In August last year, Benard Njiraini was appointed as the Managing Director of the Kenya Bureau of Standards (Kebs), hoping to bring some stability to an agency shaken by the suspension and prosecution of its former boss and a number of senior managers.
Mr Njiraini, a retired military officer, worked with the Kenya Air Force for 17 years in different capacities in administration and planning, as an instructor and as an engineer in a military industrial complex at Eldoret. He also served in the Africa Forces Mission in Sudan Darfur Union as from 2006 to 2007.
Before that, he had worked in the the private sector for about four years as an engineer in the construction and manufacturing sectors. He spoke to the Business Daily about his transformation agenda for Kebs.
SOME OF YOUR PREDECESSORS HAVE BEEN HOUNDED OUT OF OFFICE UNCEREMONIOUSLY AND HAVE COURT CASES OVER ECONOMIC CRIMES AND ABUSE OF OFFICE. HOW DO YOU PLAN TO DO THINGS DIFFERENTLY?
Kebs has a lot of diverse interests from different players in the economy be it the business community, the political class and the public. From my short stint in that office, I have observed that it requires a very strong personality and leadership deeply rooted in ethical corporate governance guided by high moral values and integrity.
In order to succeed as MD, you must resist all forms of manipulation and be guided by national interest and nothing else. I will hold the independence of actions guided by objectivity and in line with the Kebs mandate.
The government has also made it very clear that Kebs must correct the past mistakes and embrace reforms.
WHAT IS YOUR TRANSFORMATION AGENDA?
I will push for an elaborate culture change involving all personnel in the entire organisation so as to have a mindset of delivering services to Kenyans timely, efficiently, diligently freely and in accordance with the philosophy of Total Quality Management (TQM) without corrupt practices.
Kebs personnel have been accused of corrupt practices where traders conspire with Kebs personnel to allow shipment of substandard products into the country, affecting the local industry. Yet manufacturing is one of the pillars under the President’s Big Four agenda.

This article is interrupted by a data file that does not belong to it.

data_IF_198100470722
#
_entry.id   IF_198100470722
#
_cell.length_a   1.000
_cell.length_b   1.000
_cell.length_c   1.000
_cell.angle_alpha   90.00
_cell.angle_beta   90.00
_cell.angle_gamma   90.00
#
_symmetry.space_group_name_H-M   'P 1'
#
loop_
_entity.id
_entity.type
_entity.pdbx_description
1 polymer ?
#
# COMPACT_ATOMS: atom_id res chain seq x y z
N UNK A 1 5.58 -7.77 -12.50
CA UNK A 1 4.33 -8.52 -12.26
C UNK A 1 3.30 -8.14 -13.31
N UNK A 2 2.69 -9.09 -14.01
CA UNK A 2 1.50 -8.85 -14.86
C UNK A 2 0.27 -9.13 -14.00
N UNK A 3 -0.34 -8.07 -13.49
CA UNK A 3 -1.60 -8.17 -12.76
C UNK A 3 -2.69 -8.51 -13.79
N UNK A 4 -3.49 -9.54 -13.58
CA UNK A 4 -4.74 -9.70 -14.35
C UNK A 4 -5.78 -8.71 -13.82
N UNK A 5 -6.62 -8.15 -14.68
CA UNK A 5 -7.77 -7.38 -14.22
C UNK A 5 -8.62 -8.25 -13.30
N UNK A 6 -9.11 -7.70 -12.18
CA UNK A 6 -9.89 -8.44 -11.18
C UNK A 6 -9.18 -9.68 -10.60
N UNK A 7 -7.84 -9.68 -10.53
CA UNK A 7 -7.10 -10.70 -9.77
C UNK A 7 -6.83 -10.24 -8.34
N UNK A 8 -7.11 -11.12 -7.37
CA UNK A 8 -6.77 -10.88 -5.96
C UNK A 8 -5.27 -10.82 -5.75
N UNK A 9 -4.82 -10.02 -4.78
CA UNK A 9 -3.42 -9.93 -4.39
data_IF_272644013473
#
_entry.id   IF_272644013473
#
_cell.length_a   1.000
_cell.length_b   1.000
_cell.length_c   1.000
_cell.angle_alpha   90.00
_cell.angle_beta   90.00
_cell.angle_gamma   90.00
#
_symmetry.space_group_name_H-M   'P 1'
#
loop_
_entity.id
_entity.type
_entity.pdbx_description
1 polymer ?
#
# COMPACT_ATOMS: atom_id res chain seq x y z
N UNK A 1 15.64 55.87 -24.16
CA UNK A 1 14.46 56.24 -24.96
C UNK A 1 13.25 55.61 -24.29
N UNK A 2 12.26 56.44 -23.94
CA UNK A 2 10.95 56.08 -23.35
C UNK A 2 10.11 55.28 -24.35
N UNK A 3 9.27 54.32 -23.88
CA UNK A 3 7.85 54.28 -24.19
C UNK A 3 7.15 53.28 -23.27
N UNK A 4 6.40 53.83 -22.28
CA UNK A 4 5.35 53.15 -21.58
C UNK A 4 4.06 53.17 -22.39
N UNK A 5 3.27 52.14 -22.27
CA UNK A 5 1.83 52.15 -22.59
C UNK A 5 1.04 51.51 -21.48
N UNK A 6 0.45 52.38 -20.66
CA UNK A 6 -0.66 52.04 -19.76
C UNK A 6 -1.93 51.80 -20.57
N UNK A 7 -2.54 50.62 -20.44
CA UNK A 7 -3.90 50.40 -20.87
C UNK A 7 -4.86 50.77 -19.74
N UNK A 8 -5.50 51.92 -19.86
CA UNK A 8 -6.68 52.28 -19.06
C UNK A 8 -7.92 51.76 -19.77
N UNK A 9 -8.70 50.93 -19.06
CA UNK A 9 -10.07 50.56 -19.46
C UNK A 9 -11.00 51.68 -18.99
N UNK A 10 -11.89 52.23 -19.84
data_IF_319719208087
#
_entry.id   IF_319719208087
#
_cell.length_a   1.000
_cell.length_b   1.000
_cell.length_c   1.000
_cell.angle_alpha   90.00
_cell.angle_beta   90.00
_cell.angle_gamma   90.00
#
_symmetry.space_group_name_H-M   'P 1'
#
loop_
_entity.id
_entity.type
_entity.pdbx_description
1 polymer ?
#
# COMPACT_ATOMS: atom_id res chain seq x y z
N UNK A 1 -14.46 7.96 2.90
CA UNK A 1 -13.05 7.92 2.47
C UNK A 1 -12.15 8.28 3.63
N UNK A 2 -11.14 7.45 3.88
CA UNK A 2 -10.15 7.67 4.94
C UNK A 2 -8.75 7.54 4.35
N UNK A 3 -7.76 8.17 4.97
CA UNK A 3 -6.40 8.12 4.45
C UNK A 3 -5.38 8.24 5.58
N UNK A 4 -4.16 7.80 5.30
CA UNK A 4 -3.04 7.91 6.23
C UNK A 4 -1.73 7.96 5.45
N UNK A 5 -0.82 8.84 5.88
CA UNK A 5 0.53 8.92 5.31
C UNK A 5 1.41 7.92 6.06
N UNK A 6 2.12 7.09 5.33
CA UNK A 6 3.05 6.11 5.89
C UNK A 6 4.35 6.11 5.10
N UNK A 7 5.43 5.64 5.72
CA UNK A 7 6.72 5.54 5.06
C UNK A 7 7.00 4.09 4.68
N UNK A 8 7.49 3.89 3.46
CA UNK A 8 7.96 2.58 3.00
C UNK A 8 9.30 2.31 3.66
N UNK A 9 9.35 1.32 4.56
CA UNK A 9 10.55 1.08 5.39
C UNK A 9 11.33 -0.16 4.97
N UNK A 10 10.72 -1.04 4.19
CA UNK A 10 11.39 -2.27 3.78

We admit that as a regulator we have not performed as expected in containing the influx of substandard goods. We are now part of the multi-agency team fighting the menace. We have heightened our market surveillance activities in the recent past. We have banned several products, light gauge mattresses, structural steels & plastic pipes, peanut butter and maize flour, after realising manufacturers were not complying with standards. We have impounded many other products that don’t comply with Kenyan standards or other specified standards. Traders have been up in arms complaining Kebs is frustrating trade while in actual fact they just want to import substandard products to increase their profit margins.
SMES COMPLAIN THAT KEBS FRUSTRATES THEIR EFFORTS TO GET THE STANDARD MARK…
Although we want many SMEs to be certified, their product, factory premises and quality assurance systems must meet the minimum required standards.
One of our roles is to promote and facilitate trade through standardisation, metrology and conformity assessment.
Kebs is also reviewing inspection charges with a view of reducing the charges and cost of imports. We have also opened one-stop-shop called Biashara Centre in Gikomba and Kariobangi just to disseminate information of the certification process to encourage SMEs to register. We have also created the Kenya Quality Awards Scheme to encourage SMEs to have their products certified.
RECALL OF PRODUCTS THAT ARE NOT COMPLIANT TO STANDARDS IS NOT VERY COMMON HERE IN KENYA, YET RECENTLY YOU INSTRUCTED MANUFACTURERS TO RECALL THEIR PRODUCTS.